A lot of people think my job must be great because I get to sit around and read books all day. Which isn’t what I do at all, but that myth still persists. One of the things I definitely do is work with a lot of incredible people. My colleagues are smart, caring and committed to giving the best health care. But often we don’t get to dig deeper and find out more about their stories. Reading, especially the long form novel or memoir, allows us to dig deeper and see the humanity behind a person’s story.
Dr. Damon Dagnone is an associate professor of emergency medicine here at Queen’s. Our paths don’t cross often, I’m the nursing librarian so I see his students sometimes, but other than that we don’t get much chance to interact. But I certainly knew of him. I knew he had lost his son Callum not too long before my own boys died. I remember taking my daughter to the emergency room one evening and he happened to be the doctor on call. She had mild frostbite in her fingers. He reassured me I did the right thing in having her checked out, even if it was a minor issue that could easily be treated at home. Perhaps he understood how a mother who had previously lost a child could so easily leap to worst-case scenarios.
Finding Our Way Home
After hearing he had published a memoir, Finding Our Way Home: A Family’s Story of Life, Love, and Loss, describing his own journey through the pain of Callum’s diagnosis and treatment, the unspeakable grief of his death and how his family has recovered, I wanted to review it for us at Still Standing. Reading a memoir that may bear similarities to our own journey can be hard, but also deeply cathartic. Knowing that an emergency room doctor himself struggled with his son’s medical appointments makes it easier to forgive our own sense of losing control. There are so few stories of male grief, and so few acknowledgments of the pain they go through. We need more models for men to follow in their grief journey.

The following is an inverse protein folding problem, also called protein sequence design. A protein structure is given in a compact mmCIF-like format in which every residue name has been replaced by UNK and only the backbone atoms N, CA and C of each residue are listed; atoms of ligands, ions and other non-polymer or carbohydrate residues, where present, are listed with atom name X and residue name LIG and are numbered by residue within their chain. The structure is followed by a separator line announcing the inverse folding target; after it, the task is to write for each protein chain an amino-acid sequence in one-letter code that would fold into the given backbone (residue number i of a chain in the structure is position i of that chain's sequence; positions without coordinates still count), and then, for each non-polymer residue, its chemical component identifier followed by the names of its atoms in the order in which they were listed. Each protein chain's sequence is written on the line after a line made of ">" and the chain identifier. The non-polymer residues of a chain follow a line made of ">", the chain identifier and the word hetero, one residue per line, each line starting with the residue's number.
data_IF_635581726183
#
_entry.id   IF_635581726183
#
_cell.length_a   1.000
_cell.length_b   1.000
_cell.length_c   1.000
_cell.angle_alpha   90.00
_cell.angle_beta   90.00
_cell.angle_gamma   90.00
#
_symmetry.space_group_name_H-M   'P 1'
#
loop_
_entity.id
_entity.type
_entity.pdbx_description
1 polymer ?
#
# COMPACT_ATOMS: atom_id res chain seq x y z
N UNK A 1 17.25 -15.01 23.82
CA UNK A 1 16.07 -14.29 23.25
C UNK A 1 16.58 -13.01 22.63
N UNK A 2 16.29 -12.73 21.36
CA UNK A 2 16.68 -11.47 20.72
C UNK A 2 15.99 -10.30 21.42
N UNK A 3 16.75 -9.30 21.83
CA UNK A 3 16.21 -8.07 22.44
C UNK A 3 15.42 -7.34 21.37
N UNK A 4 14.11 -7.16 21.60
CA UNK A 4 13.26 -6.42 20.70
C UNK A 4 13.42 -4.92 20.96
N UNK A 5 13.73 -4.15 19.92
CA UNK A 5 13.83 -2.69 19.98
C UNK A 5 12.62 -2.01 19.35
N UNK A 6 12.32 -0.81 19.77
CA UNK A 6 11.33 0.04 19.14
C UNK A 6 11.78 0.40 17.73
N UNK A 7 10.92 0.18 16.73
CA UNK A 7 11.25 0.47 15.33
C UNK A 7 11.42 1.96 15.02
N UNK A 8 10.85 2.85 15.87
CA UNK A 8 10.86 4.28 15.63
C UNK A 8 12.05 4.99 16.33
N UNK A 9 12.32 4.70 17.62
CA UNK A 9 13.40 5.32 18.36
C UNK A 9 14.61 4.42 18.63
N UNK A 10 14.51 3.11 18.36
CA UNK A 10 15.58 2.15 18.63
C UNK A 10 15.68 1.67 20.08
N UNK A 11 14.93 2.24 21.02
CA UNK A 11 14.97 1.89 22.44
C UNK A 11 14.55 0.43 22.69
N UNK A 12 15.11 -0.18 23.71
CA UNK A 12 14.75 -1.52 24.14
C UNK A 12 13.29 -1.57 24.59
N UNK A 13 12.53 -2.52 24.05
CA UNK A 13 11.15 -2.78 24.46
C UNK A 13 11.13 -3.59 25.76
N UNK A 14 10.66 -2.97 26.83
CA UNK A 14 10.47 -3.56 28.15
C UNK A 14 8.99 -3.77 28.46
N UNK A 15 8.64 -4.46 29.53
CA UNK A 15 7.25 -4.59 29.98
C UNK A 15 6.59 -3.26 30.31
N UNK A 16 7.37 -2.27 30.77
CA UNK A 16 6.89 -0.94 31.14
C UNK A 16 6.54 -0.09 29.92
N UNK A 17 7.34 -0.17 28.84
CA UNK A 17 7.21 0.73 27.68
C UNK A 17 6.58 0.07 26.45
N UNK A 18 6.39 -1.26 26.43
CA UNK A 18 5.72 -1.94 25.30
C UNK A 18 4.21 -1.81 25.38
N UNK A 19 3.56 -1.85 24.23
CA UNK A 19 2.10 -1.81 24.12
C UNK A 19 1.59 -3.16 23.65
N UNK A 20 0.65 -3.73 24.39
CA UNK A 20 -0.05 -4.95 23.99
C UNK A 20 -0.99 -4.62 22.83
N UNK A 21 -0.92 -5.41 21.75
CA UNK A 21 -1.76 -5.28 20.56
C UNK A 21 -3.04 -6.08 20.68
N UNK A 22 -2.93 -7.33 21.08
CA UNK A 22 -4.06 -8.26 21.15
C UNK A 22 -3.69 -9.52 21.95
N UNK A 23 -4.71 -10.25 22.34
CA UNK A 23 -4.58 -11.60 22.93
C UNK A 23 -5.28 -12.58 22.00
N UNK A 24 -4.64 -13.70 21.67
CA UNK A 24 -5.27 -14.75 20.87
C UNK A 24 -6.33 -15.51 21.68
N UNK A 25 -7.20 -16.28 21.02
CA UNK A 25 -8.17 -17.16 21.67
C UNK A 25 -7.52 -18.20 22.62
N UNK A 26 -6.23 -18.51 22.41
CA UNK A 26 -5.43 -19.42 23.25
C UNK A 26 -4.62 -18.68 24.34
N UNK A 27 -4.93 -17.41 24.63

There are no surprise endings in Damon’s story. We know beforehand that this will be a sad story, and I read it with Kleenex at hand. There were plenty of ugly cries in reading this. I grappled with the raw emotions of fresh grief and remembered what that felt like. I was glad to be reading it quietly at home, snuggled in bed, and not in a public place.
But it was also unputdownable!
We know that Callum will not survive his cancer. But we also know that Damon has managed to find a new life on the other side of grief. It has likely made him a more compassionate doctor, and a better father and husband as he navigates his way through life after Callum. He does not deny that it is a struggle. We certainly get a sense that it takes years to recover from such a profound loss. His honesty in reflecting these truths is critical for those who find themselves in the immediate aftermath of their child’s death. Reading Damon’s story gives us that sense of journey: that we can and will mourn our children for a long time, but still function and grow into our new role as bereaved parents.
Just as I’m stereotyped as someone who reads a lot, men are often stereotyped as being strong and silent. They don’t talk about their feelings, don’t talk about grief or sadness or death. For many people, writing is a better way to express themselves than talking. It provides them with a healthy way to work through their emotions. If you know and love one of those strong, silent types, maybe give them this book, together with a blank notebook for writing down their own thoughts. Whether it helps or not, who can say? But I promise reading this book as a bereaved parent will make you feel a little less alone.